Friday, February 04, 2011

John Gray on science

John Gray is much given to reactionary soundbites ('liberalism is a neo-Christian cult', for example). He also has an obsession with spouting faux-Voegelinian nonsense about modern political religions - 'the religion of humanity' - taking the place of genuine religion in our collectives psyches. He is much given to fallacious arguments to 'prove' his points. For example, this argumentum ad ignorantiam:

It is a commonplace that science has replaced religion. What is less noted is that science has become a vehicle for needs that are indisputably religious. Like religions in the past, though less effectively, science offers meaning and hope. In politics, improvement is fragmentary and reversible; in science, the growth of knowledge is cumulative and now seemingly unstoppable. Science gives a sensation of progress that politics cannot power.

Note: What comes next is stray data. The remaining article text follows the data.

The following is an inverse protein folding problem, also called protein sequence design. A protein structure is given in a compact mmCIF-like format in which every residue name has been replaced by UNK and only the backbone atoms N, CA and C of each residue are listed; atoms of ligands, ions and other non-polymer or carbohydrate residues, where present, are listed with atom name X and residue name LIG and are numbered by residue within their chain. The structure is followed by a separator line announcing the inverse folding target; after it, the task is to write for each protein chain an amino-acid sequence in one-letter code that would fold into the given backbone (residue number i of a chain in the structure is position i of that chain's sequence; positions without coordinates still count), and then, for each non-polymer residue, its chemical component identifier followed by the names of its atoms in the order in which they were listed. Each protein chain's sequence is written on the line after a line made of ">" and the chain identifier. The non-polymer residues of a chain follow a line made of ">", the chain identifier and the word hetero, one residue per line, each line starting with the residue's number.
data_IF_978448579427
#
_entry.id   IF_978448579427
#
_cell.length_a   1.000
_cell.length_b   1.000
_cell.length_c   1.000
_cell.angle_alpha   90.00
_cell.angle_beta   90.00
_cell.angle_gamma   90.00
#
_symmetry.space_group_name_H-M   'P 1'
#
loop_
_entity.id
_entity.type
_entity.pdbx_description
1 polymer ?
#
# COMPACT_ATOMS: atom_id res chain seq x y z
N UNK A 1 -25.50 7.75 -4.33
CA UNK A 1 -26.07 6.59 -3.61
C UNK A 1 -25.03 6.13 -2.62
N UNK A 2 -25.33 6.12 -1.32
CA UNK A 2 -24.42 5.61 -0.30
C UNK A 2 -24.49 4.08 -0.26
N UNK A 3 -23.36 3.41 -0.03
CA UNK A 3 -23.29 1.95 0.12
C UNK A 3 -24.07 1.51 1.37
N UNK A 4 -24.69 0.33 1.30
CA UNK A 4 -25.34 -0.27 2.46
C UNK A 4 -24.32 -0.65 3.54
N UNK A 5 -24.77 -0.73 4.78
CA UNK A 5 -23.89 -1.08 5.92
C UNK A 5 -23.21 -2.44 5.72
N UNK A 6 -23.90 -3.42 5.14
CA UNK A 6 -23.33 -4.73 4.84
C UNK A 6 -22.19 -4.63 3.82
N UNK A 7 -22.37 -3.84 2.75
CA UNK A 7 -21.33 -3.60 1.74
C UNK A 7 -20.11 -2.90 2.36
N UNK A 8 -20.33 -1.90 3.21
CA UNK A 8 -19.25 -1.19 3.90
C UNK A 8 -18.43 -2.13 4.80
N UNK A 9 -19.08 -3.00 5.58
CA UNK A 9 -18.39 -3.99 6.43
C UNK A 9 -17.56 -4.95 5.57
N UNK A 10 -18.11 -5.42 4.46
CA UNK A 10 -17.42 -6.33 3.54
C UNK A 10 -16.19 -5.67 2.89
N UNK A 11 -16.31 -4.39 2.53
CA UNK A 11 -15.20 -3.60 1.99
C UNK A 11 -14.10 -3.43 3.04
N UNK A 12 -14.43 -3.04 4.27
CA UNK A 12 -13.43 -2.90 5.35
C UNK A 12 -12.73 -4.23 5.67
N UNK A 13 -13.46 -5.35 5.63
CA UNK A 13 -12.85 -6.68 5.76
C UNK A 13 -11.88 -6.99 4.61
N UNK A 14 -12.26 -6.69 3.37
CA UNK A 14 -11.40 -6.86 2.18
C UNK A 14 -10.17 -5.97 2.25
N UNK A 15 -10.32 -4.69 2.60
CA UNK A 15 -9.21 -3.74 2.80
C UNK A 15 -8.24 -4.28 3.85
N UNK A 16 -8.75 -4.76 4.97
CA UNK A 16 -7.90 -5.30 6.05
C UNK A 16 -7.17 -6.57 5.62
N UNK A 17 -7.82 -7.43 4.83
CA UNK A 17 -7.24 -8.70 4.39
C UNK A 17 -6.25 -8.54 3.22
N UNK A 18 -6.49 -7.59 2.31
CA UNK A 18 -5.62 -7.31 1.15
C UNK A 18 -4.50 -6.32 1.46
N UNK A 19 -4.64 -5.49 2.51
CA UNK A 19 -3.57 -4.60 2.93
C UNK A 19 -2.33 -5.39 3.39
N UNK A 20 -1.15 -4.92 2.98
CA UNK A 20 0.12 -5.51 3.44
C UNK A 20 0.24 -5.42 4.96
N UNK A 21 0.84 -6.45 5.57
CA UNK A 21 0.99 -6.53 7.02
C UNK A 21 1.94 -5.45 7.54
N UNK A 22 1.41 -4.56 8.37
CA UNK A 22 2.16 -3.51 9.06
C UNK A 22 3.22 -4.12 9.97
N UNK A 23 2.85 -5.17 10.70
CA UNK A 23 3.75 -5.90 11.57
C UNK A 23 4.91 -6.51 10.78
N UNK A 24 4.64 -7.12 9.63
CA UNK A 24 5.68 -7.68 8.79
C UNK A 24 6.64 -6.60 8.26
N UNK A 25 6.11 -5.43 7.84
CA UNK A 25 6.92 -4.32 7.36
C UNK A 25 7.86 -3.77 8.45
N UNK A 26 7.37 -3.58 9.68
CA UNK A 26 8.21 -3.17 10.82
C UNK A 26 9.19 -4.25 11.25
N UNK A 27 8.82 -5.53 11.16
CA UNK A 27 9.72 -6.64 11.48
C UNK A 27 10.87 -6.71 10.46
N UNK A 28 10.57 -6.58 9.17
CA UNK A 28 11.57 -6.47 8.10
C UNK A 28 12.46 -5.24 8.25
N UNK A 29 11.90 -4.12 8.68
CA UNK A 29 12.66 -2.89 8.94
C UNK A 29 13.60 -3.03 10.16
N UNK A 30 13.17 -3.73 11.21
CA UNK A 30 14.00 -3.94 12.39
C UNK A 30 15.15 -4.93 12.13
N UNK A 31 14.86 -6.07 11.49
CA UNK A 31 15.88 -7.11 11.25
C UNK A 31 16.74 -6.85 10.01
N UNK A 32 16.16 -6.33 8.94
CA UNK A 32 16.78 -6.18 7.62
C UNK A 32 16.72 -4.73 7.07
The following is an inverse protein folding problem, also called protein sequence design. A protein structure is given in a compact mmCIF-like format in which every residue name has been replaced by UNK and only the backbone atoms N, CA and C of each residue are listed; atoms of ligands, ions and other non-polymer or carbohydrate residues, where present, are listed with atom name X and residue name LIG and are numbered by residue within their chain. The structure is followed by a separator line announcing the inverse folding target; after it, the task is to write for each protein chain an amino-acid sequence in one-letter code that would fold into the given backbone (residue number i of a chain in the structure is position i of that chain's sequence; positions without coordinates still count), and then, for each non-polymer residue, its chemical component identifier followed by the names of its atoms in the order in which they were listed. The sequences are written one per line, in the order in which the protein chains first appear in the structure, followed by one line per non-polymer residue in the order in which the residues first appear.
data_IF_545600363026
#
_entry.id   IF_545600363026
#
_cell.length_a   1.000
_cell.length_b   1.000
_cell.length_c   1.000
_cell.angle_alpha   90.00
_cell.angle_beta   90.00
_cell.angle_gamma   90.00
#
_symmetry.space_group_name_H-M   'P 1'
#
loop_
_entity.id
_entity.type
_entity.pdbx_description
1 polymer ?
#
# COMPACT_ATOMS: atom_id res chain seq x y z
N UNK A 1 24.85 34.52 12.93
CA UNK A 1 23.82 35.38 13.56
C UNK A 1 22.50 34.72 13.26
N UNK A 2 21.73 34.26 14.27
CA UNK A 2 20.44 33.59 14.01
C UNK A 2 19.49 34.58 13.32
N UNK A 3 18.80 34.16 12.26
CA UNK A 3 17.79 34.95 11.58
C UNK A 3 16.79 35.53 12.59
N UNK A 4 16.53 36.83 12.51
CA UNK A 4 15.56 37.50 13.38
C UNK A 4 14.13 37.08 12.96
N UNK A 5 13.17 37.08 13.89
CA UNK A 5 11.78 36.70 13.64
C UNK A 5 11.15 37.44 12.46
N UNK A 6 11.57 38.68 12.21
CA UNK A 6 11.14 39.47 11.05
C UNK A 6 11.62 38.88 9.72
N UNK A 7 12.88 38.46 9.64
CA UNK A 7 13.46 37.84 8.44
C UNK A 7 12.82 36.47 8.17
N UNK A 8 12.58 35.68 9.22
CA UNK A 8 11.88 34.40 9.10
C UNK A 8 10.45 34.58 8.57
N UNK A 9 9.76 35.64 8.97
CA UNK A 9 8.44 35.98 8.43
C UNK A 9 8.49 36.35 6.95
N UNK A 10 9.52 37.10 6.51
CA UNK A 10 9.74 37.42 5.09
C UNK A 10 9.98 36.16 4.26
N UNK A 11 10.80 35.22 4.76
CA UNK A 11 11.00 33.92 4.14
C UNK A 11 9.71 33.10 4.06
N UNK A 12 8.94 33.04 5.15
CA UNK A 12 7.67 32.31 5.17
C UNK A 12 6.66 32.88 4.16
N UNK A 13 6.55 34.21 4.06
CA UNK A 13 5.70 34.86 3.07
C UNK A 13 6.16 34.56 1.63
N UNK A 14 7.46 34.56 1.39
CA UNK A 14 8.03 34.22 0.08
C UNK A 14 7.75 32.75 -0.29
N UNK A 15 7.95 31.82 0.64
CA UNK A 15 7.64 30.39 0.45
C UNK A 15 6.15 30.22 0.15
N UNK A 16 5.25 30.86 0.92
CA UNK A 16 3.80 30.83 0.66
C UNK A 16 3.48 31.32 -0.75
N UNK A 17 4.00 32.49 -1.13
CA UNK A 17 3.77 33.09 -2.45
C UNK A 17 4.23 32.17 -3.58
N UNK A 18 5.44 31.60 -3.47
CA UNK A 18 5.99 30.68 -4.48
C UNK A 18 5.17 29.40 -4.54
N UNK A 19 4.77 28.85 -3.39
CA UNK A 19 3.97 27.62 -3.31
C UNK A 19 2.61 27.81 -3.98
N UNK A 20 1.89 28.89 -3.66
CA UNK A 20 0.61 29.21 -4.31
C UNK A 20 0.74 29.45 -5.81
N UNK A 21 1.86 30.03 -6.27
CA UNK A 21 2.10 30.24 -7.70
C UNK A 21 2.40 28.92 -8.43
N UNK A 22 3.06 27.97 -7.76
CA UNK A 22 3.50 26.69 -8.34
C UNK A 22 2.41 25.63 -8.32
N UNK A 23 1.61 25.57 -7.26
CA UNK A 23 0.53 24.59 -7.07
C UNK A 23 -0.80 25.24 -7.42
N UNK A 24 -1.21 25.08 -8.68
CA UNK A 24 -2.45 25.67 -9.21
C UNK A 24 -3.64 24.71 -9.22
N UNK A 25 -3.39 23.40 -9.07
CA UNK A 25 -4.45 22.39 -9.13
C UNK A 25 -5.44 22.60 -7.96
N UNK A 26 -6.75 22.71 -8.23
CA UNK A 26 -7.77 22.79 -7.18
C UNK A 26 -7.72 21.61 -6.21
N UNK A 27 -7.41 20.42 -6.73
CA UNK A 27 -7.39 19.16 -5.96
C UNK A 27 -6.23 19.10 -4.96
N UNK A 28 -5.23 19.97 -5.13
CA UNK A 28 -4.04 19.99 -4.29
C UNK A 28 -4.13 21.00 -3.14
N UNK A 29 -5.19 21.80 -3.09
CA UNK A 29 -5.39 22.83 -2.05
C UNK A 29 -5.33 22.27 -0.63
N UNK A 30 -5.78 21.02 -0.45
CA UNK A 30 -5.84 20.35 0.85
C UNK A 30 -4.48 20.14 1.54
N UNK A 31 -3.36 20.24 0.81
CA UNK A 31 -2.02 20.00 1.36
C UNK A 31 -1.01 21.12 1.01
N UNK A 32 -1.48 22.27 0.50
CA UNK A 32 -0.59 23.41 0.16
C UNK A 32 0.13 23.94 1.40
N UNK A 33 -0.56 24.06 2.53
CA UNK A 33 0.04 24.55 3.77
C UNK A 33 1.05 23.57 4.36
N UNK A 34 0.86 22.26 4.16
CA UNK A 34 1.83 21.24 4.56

Yes, I would accept that science offers hope. Meaning? Possibly, though I'm not sure about that, and certainly not in any metaphysical way. Just the opposite, I'd have thought. But Gray makes his assertion, with no proof whatever, and immediately, as all good fallacious arguers do, sets about demolishing the false position he has established. In this way, he establishes a completely bogus binary opposition, and attacks science from a base which it does not profess to hold.

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